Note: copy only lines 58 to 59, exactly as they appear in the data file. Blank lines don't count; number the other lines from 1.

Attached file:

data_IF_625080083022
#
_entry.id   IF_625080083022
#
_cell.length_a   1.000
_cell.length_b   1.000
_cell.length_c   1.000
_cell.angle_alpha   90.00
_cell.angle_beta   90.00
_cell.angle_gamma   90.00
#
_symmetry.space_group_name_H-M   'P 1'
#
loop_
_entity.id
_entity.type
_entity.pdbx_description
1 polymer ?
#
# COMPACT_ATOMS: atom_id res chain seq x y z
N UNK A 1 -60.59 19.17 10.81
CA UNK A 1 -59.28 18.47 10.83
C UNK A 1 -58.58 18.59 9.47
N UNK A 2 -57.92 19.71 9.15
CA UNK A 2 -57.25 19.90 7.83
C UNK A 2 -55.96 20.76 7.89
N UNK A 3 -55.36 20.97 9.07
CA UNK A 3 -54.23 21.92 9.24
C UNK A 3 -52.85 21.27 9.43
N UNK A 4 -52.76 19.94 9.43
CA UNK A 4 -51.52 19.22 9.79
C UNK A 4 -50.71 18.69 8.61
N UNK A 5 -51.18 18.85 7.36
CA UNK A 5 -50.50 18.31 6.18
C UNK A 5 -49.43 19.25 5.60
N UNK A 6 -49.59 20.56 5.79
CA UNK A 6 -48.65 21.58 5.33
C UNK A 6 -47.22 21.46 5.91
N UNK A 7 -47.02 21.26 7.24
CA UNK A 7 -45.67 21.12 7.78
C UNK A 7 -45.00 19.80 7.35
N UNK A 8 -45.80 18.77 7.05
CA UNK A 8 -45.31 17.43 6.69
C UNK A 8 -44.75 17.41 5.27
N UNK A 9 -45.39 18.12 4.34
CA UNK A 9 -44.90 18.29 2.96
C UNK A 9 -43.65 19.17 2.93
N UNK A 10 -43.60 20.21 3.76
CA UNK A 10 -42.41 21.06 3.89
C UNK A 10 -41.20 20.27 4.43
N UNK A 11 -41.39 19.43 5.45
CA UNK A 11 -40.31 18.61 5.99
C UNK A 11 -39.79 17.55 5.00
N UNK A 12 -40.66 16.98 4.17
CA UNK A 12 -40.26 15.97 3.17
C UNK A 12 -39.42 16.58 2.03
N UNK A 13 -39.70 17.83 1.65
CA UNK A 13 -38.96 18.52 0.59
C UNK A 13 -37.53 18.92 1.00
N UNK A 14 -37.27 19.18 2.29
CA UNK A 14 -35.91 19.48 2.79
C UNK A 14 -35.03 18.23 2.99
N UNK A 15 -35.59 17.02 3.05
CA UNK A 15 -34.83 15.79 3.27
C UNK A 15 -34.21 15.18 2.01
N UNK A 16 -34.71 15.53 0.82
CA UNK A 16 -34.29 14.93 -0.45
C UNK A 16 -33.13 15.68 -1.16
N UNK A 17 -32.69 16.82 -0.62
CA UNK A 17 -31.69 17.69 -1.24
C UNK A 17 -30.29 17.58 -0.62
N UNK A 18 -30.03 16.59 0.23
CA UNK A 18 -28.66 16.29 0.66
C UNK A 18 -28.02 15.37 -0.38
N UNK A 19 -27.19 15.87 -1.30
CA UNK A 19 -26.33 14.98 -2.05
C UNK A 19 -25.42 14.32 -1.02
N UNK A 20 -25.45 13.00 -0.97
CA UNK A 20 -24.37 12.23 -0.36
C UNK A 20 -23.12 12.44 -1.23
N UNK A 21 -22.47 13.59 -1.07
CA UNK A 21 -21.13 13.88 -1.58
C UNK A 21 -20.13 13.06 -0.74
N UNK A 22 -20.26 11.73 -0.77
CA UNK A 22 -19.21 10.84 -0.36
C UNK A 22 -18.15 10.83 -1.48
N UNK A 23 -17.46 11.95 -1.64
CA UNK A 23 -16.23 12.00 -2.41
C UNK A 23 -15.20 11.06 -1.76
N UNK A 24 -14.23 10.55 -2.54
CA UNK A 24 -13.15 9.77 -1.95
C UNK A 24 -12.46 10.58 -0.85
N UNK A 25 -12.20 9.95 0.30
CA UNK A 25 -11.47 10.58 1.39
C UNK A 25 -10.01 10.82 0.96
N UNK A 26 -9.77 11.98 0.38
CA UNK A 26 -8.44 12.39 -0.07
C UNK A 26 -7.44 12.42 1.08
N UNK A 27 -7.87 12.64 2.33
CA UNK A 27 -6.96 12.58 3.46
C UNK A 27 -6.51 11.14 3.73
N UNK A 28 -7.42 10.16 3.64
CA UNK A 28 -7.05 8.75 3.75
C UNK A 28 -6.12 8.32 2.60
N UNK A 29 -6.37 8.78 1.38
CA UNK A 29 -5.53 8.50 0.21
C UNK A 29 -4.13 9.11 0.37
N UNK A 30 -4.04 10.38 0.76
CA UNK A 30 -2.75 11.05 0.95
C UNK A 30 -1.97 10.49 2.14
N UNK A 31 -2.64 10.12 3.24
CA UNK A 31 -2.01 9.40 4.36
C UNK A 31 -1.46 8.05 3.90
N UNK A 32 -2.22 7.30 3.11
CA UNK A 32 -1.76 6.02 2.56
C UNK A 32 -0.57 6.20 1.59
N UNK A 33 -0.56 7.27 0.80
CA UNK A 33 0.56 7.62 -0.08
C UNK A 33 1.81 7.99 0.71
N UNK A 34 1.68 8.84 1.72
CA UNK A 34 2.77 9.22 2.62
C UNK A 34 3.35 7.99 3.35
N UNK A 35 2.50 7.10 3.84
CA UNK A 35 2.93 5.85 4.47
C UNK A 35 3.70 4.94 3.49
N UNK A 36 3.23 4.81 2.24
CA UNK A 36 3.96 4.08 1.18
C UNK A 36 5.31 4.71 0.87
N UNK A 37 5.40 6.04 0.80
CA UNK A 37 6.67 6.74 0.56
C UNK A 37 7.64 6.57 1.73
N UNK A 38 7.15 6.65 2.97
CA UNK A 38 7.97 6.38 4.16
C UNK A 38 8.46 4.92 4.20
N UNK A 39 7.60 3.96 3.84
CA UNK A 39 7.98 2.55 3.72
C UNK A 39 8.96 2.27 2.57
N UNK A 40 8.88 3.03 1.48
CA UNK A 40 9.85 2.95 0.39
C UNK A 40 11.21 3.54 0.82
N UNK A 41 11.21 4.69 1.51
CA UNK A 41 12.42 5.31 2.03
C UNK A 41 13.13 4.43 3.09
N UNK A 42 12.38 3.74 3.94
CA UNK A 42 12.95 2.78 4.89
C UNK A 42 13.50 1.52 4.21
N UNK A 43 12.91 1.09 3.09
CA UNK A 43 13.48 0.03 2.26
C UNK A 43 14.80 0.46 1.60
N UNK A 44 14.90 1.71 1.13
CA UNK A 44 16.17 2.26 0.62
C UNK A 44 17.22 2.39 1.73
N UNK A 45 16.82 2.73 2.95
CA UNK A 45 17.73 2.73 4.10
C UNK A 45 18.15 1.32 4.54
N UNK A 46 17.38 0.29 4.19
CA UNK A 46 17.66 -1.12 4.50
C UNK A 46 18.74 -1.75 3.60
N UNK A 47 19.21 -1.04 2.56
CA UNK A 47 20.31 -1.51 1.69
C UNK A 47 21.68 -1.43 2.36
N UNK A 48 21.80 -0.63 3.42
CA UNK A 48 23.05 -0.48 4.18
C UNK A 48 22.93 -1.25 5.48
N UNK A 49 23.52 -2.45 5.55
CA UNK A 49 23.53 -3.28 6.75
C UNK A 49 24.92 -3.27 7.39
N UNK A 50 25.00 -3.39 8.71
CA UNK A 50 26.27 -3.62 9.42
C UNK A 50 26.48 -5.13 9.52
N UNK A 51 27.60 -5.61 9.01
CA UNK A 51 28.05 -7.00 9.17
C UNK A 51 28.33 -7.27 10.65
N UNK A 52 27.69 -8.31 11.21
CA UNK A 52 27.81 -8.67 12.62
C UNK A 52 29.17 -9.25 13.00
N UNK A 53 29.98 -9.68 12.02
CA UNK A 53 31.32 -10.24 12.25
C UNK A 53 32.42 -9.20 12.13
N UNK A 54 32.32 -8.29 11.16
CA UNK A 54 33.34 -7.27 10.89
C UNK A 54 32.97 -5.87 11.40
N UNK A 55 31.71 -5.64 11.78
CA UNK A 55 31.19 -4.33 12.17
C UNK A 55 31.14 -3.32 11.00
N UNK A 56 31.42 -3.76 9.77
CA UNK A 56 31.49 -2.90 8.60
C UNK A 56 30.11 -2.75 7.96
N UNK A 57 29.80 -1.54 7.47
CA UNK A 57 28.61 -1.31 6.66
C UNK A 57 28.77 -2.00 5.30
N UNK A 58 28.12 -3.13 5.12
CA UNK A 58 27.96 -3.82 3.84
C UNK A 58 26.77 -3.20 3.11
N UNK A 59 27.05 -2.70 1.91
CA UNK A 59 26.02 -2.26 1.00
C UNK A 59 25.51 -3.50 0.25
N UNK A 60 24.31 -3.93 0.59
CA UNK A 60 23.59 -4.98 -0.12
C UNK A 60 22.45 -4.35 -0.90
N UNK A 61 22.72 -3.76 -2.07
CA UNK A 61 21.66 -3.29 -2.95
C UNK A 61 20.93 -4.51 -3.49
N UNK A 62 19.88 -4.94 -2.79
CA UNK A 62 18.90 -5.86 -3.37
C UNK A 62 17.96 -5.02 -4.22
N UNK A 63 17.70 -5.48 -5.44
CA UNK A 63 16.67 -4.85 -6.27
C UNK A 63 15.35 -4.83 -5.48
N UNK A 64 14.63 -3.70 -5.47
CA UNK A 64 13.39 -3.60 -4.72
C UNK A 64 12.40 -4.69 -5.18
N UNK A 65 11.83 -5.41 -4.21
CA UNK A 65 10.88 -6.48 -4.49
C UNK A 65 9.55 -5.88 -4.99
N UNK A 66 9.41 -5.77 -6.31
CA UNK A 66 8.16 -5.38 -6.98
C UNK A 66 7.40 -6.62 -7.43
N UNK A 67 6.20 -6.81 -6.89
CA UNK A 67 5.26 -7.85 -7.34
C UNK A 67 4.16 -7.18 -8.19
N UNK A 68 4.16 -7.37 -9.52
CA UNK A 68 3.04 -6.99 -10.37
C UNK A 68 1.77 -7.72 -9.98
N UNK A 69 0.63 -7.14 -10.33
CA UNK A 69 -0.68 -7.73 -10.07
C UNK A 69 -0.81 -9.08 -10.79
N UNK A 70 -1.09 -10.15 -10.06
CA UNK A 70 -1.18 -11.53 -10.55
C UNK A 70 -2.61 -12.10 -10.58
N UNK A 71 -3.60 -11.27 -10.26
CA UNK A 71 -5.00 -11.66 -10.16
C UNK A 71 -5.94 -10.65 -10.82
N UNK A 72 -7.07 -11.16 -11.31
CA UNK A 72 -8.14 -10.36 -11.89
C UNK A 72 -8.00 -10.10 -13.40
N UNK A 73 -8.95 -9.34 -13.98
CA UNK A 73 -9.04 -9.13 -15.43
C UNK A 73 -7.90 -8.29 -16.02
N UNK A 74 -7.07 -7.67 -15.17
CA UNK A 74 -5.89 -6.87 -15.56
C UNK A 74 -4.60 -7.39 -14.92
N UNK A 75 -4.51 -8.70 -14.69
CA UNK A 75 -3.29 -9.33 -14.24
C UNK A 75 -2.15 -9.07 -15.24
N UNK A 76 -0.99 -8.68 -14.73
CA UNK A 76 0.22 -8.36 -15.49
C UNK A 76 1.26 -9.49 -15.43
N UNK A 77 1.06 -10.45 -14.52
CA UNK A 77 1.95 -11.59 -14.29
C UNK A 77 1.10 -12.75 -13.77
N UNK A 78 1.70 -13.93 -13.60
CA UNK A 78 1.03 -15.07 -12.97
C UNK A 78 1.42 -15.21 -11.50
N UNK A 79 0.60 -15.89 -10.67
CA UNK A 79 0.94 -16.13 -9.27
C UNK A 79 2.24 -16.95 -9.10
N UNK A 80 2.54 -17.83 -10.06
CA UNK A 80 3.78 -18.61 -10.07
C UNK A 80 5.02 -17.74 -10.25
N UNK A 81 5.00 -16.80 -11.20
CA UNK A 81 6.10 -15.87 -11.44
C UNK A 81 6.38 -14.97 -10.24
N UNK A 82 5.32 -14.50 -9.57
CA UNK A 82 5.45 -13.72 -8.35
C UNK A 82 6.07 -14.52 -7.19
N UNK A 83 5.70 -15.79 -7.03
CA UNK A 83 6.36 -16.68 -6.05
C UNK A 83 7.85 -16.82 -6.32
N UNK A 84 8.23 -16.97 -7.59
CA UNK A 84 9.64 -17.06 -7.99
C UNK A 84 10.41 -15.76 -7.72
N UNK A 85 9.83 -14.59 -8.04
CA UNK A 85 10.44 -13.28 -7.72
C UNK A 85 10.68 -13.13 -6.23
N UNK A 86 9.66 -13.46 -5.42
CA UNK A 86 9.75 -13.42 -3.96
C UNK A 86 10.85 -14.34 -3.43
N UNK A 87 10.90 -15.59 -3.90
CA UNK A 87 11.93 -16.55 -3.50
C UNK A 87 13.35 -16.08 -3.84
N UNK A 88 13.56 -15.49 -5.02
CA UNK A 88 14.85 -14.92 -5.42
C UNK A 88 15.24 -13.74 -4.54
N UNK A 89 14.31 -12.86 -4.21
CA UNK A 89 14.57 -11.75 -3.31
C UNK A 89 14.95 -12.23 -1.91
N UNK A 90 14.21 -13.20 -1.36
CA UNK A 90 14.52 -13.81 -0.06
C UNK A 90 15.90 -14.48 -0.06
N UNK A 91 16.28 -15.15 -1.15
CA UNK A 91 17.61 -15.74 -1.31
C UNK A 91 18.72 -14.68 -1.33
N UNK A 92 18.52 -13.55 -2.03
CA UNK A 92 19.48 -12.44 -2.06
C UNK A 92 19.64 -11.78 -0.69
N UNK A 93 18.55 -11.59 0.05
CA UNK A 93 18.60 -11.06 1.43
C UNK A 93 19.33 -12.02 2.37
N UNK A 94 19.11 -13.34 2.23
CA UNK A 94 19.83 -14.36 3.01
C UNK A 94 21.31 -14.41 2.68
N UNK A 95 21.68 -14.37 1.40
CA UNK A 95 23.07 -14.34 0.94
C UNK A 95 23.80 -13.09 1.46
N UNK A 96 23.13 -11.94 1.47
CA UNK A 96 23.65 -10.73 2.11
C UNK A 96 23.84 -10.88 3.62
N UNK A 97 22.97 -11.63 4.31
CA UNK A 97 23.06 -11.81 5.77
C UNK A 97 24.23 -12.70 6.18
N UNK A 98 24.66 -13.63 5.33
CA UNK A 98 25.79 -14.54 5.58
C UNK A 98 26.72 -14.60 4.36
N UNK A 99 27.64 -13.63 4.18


CA UNK A 13 -38.96 18.52 0.59
C UNK A 13 -37.53 18.92 1.00